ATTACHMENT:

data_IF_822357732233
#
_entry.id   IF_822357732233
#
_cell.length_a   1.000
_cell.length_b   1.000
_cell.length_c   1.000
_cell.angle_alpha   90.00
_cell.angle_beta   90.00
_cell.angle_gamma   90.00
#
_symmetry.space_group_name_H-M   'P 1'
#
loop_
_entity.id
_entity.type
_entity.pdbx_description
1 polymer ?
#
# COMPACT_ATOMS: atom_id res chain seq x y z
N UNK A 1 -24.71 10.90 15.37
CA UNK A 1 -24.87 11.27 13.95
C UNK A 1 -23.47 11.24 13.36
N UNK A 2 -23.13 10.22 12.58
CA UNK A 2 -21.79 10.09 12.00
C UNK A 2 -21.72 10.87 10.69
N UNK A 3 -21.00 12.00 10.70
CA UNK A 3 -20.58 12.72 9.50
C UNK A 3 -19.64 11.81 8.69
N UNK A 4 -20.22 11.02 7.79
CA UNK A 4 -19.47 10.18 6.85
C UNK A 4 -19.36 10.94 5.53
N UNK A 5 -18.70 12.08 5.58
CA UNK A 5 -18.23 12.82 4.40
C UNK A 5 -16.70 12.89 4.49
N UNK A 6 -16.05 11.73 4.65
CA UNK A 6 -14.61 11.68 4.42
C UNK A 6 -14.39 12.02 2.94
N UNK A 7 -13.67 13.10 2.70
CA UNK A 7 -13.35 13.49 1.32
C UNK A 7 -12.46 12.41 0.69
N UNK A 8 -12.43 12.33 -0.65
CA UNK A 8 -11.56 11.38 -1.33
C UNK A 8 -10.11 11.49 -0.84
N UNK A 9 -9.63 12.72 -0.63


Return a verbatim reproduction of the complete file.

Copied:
data_IF_822357732233
#
_entry.id   IF_822357732233
#
_cell.length_a   1.000
_cell.length_b   1.000
_cell.length_c   1.000
_cell.angle_alpha   90.00
_cell.angle_beta   90.00
_cell.angle_gamma   90.00
#
_symmetry.space_group_name_H-M   'P 1'
#
loop_
_entity.id
_entity.type
_entity.pdbx_description
1 polymer ?
#
# COMPACT_ATOMS: atom_id res chain seq x y z
N UNK A 1 -24.71 10.90 15.37
CA UNK A 1 -24.87 11.27 13.95
C UNK A 1 -23.47 11.24 13.36
N UNK A 2 -23.13 10.22 12.58
CA UNK A 2 -21.79 10.09 12.00
C UNK A 2 -21.72 10.87 10.69
N UNK A 3 -21.00 12.00 10.70
CA UNK A 3 -20.58 12.72 9.50
C UNK A 3 -19.64 11.81 8.69
N UNK A 4 -20.22 11.02 7.79
CA UNK A 4 -19.47 10.18 6.85
C UNK A 4 -19.36 10.94 5.53
N UNK A 5 -18.70 12.08 5.58
CA UNK A 5 -18.23 12.82 4.40
C UNK A 5 -16.70 12.89 4.49
N UNK A 6 -16.05 11.73 4.65
CA UNK A 6 -14.61 11.68 4.42
C UNK A 6 -14.39 12.02 2.94
N UNK A 7 -13.67 13.10 2.70
CA UNK A 7 -13.35 13.49 1.32
C UNK A 7 -12.46 12.41 0.69
N UNK A 8 -12.43 12.33 -0.65
CA UNK A 8 -11.56 11.38 -1.33
C UNK A 8 -10.11 11.49 -0.84
N UNK A 9 -9.63 12.72 -0.63